• 39A: Cass or Michelle, in the '60s (MAMA). Cass was the only one actually referred to as "Mama," but they were both part of "The Mamas and the Papas."
  • 62A: Not save (SPEND). I was actually thinking of save in more of a having mercy kind of way. Like the answer for me could have been kill. Clearly, I've been watching too much TV.
  • 28D: Mark's successor (EURO). Tricky! Not a person named Mark, but the German currency.
  • 37D: "Fox News Sunday" panelist (BRIT HUME). Not a big fan of the Fox News, but I do like it when people get both their first and last names in the grid.
  • 38D: Michigan's __ Arbor (ANN). Home of Rex Parker's alma mater and site of the 2010 Big Ten Wrestling Championships. Can't wait! Go Hawks!
I promise I'll have a write-up of the tournament a little later today. I started writing it and it just kept getting longer ... and longer ... and longer. So much good stuff! I want to take another look before I post it to make sure (1) I didn't miss anything important and (2) it consists of more than just my incoherent rambling.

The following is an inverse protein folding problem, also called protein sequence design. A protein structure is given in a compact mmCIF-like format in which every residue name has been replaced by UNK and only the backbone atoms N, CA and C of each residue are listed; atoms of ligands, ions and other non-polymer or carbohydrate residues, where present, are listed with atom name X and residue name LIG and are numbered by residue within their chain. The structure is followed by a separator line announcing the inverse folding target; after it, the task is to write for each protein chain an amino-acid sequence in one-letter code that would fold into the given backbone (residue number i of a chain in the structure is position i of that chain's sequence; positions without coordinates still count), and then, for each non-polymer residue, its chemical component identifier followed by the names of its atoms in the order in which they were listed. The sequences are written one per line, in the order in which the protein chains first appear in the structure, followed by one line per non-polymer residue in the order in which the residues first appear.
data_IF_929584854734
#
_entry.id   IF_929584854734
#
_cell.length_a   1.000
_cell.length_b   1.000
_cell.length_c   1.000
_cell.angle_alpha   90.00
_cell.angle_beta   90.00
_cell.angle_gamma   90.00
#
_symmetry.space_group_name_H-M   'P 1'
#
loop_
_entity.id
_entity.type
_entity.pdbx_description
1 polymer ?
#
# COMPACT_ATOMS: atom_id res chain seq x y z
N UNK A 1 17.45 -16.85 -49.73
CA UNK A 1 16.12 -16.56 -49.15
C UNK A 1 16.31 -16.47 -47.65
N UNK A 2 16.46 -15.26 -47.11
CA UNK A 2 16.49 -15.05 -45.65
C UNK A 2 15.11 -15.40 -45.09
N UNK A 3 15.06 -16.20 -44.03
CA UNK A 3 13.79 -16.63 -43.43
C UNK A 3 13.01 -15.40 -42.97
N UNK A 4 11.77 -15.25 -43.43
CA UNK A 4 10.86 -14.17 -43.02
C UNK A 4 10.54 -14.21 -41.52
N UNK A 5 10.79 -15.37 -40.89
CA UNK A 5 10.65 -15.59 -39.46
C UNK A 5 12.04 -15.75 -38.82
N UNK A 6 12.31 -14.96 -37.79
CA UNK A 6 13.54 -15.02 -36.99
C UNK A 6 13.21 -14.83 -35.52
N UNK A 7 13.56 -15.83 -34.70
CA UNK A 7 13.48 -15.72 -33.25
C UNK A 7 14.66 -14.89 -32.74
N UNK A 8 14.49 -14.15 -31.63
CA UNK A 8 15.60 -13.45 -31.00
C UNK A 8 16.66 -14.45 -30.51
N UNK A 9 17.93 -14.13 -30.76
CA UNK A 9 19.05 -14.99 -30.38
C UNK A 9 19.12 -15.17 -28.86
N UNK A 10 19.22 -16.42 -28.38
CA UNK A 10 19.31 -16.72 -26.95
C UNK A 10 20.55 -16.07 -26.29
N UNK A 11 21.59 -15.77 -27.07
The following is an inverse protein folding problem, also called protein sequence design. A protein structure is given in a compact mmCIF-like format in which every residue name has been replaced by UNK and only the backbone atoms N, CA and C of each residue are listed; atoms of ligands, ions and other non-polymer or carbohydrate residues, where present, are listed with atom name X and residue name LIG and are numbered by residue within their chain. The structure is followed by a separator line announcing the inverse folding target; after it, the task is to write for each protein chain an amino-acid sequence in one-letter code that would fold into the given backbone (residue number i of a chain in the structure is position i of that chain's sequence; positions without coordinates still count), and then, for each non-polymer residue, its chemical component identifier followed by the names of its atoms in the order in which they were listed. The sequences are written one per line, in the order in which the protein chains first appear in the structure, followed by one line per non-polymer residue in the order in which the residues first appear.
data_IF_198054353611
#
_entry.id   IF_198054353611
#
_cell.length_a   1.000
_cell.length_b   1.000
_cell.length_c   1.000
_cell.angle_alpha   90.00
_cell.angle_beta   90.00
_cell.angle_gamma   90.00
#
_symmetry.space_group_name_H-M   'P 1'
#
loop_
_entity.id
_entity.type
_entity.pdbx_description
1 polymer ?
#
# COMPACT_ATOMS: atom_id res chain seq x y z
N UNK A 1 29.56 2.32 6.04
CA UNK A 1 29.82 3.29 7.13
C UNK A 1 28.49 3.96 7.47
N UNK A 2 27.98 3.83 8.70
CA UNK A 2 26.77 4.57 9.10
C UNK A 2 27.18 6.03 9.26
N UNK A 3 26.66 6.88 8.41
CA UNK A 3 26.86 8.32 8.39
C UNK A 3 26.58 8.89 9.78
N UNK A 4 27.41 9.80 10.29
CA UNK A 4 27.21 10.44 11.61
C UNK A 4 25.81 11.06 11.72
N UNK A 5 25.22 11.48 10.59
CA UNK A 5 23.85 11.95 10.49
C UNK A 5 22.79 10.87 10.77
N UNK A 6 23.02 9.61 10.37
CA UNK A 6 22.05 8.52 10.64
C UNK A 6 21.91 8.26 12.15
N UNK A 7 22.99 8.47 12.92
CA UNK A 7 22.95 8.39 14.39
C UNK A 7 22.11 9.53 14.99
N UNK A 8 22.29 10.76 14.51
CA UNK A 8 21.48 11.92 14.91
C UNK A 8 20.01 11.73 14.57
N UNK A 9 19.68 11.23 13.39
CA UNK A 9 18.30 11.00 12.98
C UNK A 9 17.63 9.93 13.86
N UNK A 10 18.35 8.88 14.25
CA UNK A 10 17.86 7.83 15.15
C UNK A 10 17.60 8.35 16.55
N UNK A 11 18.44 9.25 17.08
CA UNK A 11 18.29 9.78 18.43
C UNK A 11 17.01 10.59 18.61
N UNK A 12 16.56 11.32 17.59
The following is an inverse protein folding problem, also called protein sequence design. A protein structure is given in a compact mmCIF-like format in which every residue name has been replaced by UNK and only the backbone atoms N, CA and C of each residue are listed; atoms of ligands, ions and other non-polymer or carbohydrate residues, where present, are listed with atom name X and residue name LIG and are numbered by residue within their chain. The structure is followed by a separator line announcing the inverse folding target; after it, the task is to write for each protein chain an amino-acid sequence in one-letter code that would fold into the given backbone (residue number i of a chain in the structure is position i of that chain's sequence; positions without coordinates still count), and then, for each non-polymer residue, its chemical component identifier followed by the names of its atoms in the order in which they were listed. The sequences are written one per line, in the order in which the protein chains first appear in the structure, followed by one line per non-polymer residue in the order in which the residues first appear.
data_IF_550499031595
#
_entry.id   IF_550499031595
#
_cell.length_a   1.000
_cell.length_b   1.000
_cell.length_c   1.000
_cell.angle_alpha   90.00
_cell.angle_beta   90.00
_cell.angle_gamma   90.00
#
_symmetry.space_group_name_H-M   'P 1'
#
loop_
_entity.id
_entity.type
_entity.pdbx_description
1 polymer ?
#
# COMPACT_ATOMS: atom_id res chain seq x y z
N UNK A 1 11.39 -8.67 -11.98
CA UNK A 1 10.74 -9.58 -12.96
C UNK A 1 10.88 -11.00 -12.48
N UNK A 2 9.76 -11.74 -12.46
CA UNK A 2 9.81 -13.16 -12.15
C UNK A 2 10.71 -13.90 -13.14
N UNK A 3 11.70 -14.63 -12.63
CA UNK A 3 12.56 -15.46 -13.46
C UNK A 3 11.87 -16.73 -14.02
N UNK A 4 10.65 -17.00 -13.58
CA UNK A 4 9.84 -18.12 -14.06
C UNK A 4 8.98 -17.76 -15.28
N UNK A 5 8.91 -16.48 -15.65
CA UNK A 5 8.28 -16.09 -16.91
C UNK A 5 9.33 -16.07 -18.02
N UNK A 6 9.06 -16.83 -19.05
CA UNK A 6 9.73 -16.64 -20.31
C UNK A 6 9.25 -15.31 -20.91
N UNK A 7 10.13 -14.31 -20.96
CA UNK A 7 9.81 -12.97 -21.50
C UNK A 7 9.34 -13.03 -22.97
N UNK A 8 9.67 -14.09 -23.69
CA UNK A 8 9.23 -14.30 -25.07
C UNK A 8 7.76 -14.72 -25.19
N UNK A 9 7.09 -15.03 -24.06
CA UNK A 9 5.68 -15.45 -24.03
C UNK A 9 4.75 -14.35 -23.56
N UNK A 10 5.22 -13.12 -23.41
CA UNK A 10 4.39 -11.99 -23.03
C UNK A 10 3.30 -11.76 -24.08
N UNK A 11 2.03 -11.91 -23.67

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Everything Else — 1A: Punch line's lead-in (SETUP); 10A: Mil. truant (AWOL); 15A: "Rubáiyát" poet Khayyám (OMAR); 16A: Type of lily (SEGO); 17A: Generous sort (GIVER); 19A: Like most hoopsters (TALL); 20A: Fuss (ADO); 24A: Landed (ALIT); 25A: London insurance market (LLOYD'S); 32A: Weapons (ARMS); 33A: Curly and Larry's cohort (MOE); 36A: Concerning, in memos (IN RE); 37A: Rum-soaked cakes (BABAS); 40A: Prefix with thermal (GEO-); 41A: First Bond movie (DR. NO); 42A: Protection (AEGIS); 46A: Bring in from abroad (IMPORT); 49A: Overconfident morality tale critter (HARE); 53A: Past (AGO); 56A: Take a gander (LOOK); 57A: Exploitative type (USER); 58A: Felt the effects of overexertion (ACHED); 61A: Physical lead-in (META-); 63A: Hotel repository (SAFE); 64A: Important times (ERAS); 65A: Domesticates (TAMES); 1D: Drawn-out story (SAGA); 3D: VCR successor (TIVO); 4D: Sporty truck, briefly (UTE); 5D: Released with conditions (PAROLED); 6D: Violates the Tenth Commandment (COVETS); 7D: OAS part: Abbr. (AMER.); 8D: Espionage name (MATA); 9D: Predicaments (PROBLEMS); 10D: Houston team (ASTROS); 11D: Exhausted (WEARY); 12D: Leered at (OGLED); 13D: Reclines lazily (LOLLS); 22D: Compete (VIE); 23D: Brewpub brews (ALES); 24D: Competent (ABLE); 26D: Piece of kindling (TWIG); 27D: Sharpen (HONE); 29D: "Shish" dish (KABOB); 30D: Second Amendment advocacy gp. (NRA); 33D: Biblical gift bearers (MAGI); 34D: Leave out (OMIT); 35D: Alleviate (EASE); 39D: No more than (MERE); 41D: Dressmaker's seam (DART); 42D: Side by side (ABREAST); 43D: First-year player (ROOKIE); 44D: Tara family (O'HARAS); 45D: __-Mart (WAL); 46D: Doesn't do a thing (IDLES); 47D: Gelt (MOOLA); 48D: Smoking gun, e.g. (PROOF); 52D: "I __ Kick Out of You" (GET A); 53D: Polite interruption (AHEM); 54D: Trait source (GENE); 55D: Bookie's concern (ODDS); 59D: Numbers pro, briefly (CPA).